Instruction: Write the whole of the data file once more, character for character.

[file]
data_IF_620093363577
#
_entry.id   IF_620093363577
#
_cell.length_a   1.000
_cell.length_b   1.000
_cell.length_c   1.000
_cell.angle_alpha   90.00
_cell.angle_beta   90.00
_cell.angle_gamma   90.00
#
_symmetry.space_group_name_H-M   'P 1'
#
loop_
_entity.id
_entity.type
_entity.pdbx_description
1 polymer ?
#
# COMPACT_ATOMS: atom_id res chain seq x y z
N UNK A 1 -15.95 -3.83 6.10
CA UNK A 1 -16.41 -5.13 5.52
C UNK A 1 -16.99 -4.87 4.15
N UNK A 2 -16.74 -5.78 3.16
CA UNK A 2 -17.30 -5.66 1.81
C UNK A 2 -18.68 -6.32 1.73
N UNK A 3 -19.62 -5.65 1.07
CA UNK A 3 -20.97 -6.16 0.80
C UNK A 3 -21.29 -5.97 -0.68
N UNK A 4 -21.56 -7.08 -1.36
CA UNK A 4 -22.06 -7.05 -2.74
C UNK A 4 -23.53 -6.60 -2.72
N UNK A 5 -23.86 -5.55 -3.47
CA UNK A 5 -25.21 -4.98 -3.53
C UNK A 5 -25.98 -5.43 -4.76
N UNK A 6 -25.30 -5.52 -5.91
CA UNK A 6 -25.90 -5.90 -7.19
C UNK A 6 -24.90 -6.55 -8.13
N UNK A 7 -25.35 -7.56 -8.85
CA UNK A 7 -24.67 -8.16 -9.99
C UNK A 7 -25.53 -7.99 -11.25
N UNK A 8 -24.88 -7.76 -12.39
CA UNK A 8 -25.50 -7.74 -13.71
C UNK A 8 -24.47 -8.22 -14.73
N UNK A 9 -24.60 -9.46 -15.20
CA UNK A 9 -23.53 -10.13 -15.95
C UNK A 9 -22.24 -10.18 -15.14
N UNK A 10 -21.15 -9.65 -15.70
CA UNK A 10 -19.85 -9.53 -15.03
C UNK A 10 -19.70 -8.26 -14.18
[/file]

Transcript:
data_IF_620093363577
#
_entry.id   IF_620093363577
#
_cell.length_a   1.000
_cell.length_b   1.000
_cell.length_c   1.000
_cell.angle_alpha   90.00
_cell.angle_beta   90.00
_cell.angle_gamma   90.00
#
_symmetry.space_group_name_H-M   'P 1'
#
loop_
_entity.id
_entity.type
_entity.pdbx_description
1 polymer ?
#
# COMPACT_ATOMS: atom_id res chain seq x y z
N UNK A 1 -15.95 -3.83 6.10
CA UNK A 1 -16.41 -5.13 5.52
C UNK A 1 -16.99 -4.87 4.15
N UNK A 2 -16.74 -5.78 3.16
CA UNK A 2 -17.30 -5.66 1.81
C UNK A 2 -18.68 -6.32 1.73
N UNK A 3 -19.62 -5.65 1.07
CA UNK A 3 -20.97 -6.16 0.80
C UNK A 3 -21.29 -5.97 -0.68
N UNK A 4 -21.56 -7.08 -1.36
CA UNK A 4 -22.06 -7.05 -2.74
C UNK A 4 -23.53 -6.60 -2.72
N UNK A 5 -23.86 -5.55 -3.47
CA UNK A 5 -25.21 -4.98 -3.53
C UNK A 5 -25.98 -5.43 -4.76
N UNK A 6 -25.30 -5.52 -5.91
CA UNK A 6 -25.90 -5.90 -7.19
C UNK A 6 -24.90 -6.55 -8.13
N UNK A 7 -25.35 -7.56 -8.85
CA UNK A 7 -24.67 -8.16 -9.99
C UNK A 7 -25.53 -7.99 -11.25
N UNK A 8 -24.88 -7.76 -12.39
CA UNK A 8 -25.50 -7.74 -13.71
C UNK A 8 -24.47 -8.22 -14.73
N UNK A 9 -24.60 -9.46 -15.20
CA UNK A 9 -23.53 -10.13 -15.95
C UNK A 9 -22.24 -10.18 -15.14
N UNK A 10 -21.15 -9.65 -15.70
CA UNK A 10 -19.85 -9.53 -15.03
C UNK A 10 -19.70 -8.26 -14.18